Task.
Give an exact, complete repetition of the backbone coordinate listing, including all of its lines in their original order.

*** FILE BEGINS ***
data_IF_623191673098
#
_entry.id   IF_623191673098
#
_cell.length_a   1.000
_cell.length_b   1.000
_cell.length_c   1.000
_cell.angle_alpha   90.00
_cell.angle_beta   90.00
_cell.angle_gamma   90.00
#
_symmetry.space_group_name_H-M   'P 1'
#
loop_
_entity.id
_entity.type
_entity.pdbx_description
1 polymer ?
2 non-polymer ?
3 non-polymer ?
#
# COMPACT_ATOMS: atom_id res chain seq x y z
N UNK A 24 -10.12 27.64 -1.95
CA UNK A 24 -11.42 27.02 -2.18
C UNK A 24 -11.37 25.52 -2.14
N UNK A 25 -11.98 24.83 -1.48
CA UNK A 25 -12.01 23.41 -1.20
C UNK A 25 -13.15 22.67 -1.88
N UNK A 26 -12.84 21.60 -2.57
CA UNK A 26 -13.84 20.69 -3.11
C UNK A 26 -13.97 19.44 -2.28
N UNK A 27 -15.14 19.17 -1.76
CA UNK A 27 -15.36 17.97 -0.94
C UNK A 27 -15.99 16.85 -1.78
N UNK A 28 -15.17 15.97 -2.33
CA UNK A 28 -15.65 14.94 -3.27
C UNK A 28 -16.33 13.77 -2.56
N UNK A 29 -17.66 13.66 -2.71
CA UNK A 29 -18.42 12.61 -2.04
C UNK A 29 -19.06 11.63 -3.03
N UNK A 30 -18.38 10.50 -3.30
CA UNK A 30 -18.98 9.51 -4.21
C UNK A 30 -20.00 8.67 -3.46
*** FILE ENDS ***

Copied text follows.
data_IF_623191673098
#
_entry.id   IF_623191673098
#
_cell.length_a   1.000
_cell.length_b   1.000
_cell.length_c   1.000
_cell.angle_alpha   90.00
_cell.angle_beta   90.00
_cell.angle_gamma   90.00
#
_symmetry.space_group_name_H-M   'P 1'
#
loop_
_entity.id
_entity.type
_entity.pdbx_description
1 polymer ?
2 non-polymer ?
3 non-polymer ?
#
# COMPACT_ATOMS: atom_id res chain seq x y z
N UNK A 24 -10.12 27.64 -1.95
CA UNK A 24 -11.42 27.02 -2.18
C UNK A 24 -11.37 25.52 -2.14
N UNK A 25 -11.98 24.83 -1.48
CA UNK A 25 -12.01 23.41 -1.20
C UNK A 25 -13.15 22.67 -1.88
N UNK A 26 -12.84 21.60 -2.57
CA UNK A 26 -13.84 20.69 -3.11
C UNK A 26 -13.97 19.44 -2.28
N UNK A 27 -15.14 19.17 -1.76
CA UNK A 27 -15.36 17.97 -0.94
C UNK A 27 -15.99 16.85 -1.78
N UNK A 28 -15.17 15.97 -2.33
CA UNK A 28 -15.65 14.94 -3.27
C UNK A 28 -16.33 13.77 -2.56
N UNK A 29 -17.66 13.66 -2.71
CA UNK A 29 -18.42 12.61 -2.04
C UNK A 29 -19.06 11.63 -3.03
N UNK A 30 -18.38 10.50 -3.30
CA UNK A 30 -18.98 9.51 -4.21
C UNK A 30 -20.00 8.67 -3.46